Ultimately, the end result of both the discovery of nuclear firepower and the end game of Walter’s meth empire are similar. Neither the nuclear bomb nor Walter’s vast cash stores can be put to practical use. Both the bomb and Walter’s meth business start as morally questionable means rationalized by their potential ends: the end of the war, the funds needed to sustain the family of a dying man. But at some point, both grew past that horizon. Into an arsenal of weapons we don’t use. A storage room full of money that can’t be spent.  And fallout, everywhere you look. The consequences of these scientific endeavors are horrible, almost too horrible to fully imagine. The end users of Walter’s product are not very visible in the Breaking Bad narrative, so it can only be guessed how many people he’s hooked, how many will die, how many children will be neglected by addicted parents. The bomb and the meth represent scientific ego and power gone cancerous, grown beyond its capacity to contribute to a common good.

Speaking of uncontrolled, metastatic growth, welcome to Albuquerque!

The National Museum of Nuclear Science and History is featured in a handful of Breaking Bad episodes. Enshrined within its walls are discussions of the evils of Hiroshima and Nagasaki, the terrifying near misses of Broken Arrow incidents, the paranoid artifacts of Cold War preparedness culture. It is a narrative of the heights of human imagination, the most profound accomplishments in the ongoing quest to understand the way the physical world works. And it is a timeline of human failings, misunderstandings, abject fear and petty disputes. And so is Breaking Bad. It is a story of the corrupting properties of power, the proper use of great human potential, and the unforeseen consequences of human endeavors. But more than anything, it’s about the ways human beings justify their own horrific behaviors under the guise of calm, intelligent rationality.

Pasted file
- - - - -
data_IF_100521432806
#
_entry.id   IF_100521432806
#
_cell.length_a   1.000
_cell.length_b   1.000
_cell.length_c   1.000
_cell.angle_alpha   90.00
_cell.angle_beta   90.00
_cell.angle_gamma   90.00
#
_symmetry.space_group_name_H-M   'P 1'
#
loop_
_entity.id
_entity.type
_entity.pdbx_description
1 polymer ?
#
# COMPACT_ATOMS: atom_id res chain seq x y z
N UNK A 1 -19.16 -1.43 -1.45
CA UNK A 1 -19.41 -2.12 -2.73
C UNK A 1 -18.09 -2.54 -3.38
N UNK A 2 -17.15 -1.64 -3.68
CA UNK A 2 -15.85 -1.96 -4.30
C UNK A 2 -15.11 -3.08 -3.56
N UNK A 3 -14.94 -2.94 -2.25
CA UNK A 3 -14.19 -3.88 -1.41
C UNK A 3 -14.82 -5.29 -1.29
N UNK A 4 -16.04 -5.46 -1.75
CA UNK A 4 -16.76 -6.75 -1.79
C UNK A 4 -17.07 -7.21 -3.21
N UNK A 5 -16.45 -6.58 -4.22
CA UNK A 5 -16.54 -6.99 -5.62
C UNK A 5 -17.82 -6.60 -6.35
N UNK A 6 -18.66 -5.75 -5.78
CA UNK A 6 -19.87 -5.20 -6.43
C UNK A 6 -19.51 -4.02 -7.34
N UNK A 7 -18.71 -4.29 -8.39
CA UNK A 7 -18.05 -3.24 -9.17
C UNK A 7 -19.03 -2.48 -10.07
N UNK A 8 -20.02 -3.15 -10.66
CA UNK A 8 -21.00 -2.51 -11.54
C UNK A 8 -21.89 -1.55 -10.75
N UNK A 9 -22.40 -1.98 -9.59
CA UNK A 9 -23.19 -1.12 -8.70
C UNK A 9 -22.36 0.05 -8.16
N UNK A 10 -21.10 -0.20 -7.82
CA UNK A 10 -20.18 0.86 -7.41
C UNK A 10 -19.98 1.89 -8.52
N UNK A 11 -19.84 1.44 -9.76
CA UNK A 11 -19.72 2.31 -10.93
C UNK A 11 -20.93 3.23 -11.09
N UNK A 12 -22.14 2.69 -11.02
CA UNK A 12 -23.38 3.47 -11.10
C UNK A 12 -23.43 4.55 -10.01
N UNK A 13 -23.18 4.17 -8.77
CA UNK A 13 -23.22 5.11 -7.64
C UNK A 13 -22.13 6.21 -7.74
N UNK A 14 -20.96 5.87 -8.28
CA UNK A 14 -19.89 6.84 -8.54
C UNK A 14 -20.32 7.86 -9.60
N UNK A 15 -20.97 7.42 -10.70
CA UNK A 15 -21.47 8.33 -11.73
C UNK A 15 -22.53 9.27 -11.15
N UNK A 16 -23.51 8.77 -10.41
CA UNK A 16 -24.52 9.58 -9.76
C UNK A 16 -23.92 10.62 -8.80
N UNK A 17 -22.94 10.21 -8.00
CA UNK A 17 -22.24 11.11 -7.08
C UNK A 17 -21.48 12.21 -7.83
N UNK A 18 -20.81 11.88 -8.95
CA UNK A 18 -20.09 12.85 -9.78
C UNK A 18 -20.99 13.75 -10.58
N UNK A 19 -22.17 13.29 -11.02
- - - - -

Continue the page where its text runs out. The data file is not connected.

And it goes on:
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How I learned to stop worrying and just love Christmastime

In a family video of Christmas Day, from around 1986 or so, my skepticism is the real star.

“Somebody’s trickin’,” I say, when I see the mounds of Christmas presents that have appeared under the tree, as if by magic.

But I don’t believe in magic, not even at this tender age. All the gifts from Santa bear my mother’s handwriting. All the gifts from Santa are items that were readily available at local stores. All the gifts from Santa are clearly crafted by American designers and marketers and assembled in China. It says so right on the box. I was a precocious kid, and I can only now appreciate the moral misgivings my parents must have had in trying to pull a fast one on their bright little girls who seemed born with an annoying tendency to call them on their shit.

I played along for the sake of my little sister, who was little and whose big bright eyes would widen appreciatively in the presence of Santa’s magic for another couple of years. We had a family talk years later to clarify the Santa issue, but both my sister and I already kind of implicitly knew that the tradition was just that, a tradition. I didn’t feel betrayed by my family, though that probably is a fair feeling to have when your parents lie to you about the surveillance of your good and bad deeds, and bribe you to behave with the promise of a Barbie RV and a Casio keyboard. It wasn’t their fault. Participation in traditions isn’t always a conscious choice, and my parents were young and wanted for us to feel like we lived in a magical world. That’s a noble thing to wish for your children. I could never begrudge them that.

When I was about 11, I had my first experience with Having an Opinion of my Own when it came to Christmas, namely when it came to the idea of Christ. I didn’t believe in Jesus or God anymore. For me, it was the same concept as no longer believing in Santa, though it did seem that many of my peers clung to the Jesus thing with much more tenacity than the Santa thing. I couldn’t… and in many ways, still don’t… fully understand the distinction there, between a faith in a divine Jesus and the belief that being good means a magic man will reward you.